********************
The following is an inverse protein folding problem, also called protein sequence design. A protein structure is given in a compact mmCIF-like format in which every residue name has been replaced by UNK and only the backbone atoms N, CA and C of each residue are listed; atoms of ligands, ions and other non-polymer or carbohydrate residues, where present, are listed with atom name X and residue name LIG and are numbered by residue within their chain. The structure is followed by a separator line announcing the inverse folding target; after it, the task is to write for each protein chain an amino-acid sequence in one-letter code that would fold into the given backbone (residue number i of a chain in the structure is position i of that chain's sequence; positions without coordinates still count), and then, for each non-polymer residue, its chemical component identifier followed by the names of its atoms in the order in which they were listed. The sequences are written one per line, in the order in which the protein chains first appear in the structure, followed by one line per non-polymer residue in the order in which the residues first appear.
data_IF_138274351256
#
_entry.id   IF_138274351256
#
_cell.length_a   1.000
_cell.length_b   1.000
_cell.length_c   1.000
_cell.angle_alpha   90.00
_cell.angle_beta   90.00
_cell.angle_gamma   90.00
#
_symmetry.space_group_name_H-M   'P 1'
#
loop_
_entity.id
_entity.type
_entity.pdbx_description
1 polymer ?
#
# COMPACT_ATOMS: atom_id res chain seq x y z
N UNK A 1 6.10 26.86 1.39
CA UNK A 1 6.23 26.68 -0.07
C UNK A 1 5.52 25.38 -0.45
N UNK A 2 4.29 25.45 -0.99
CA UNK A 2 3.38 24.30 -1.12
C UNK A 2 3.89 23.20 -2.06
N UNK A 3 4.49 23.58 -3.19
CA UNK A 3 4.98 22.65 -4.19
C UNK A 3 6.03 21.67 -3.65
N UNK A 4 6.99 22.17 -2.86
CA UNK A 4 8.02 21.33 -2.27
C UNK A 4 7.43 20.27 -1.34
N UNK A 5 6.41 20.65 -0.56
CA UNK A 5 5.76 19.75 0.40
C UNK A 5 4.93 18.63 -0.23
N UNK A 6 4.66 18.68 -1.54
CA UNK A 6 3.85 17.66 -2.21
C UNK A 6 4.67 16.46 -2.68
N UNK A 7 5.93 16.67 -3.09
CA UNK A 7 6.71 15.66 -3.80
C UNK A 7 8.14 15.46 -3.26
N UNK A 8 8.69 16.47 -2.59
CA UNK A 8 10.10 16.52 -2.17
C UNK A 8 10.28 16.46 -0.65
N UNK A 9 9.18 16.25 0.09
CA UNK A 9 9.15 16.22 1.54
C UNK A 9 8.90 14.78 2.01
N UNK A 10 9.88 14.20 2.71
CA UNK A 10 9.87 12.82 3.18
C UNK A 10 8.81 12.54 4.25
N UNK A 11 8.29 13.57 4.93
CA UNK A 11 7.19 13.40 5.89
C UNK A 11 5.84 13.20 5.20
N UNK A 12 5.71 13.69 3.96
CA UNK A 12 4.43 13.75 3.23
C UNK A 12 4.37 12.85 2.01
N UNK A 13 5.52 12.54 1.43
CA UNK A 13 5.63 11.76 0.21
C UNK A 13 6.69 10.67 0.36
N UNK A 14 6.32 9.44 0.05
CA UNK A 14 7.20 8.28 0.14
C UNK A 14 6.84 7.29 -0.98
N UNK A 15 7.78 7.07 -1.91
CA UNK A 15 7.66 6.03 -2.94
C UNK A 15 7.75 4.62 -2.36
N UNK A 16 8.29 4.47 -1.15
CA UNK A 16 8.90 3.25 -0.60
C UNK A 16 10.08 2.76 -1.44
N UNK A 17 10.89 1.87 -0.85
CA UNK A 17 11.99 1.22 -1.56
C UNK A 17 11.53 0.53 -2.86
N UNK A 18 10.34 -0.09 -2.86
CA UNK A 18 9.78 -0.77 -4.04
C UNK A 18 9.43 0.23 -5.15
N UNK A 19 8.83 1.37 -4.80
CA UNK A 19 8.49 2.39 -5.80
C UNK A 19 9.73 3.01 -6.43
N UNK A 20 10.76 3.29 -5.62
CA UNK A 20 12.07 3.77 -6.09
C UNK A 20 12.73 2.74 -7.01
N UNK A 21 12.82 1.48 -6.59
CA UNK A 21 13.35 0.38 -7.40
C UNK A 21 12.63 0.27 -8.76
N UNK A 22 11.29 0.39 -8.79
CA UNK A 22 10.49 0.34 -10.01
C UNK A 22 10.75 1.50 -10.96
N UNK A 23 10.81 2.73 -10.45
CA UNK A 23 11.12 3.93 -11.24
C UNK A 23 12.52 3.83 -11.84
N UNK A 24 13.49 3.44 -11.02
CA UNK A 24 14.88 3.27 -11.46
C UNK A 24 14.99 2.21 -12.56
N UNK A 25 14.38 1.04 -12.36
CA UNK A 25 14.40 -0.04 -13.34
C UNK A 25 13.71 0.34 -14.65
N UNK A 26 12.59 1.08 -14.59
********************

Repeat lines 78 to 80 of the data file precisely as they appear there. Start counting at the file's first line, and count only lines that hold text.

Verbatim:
C UNK A 19 9.73 3.01 -6.43
N UNK A 20 10.76 3.29 -5.62
CA UNK A 20 12.07 3.77 -6.09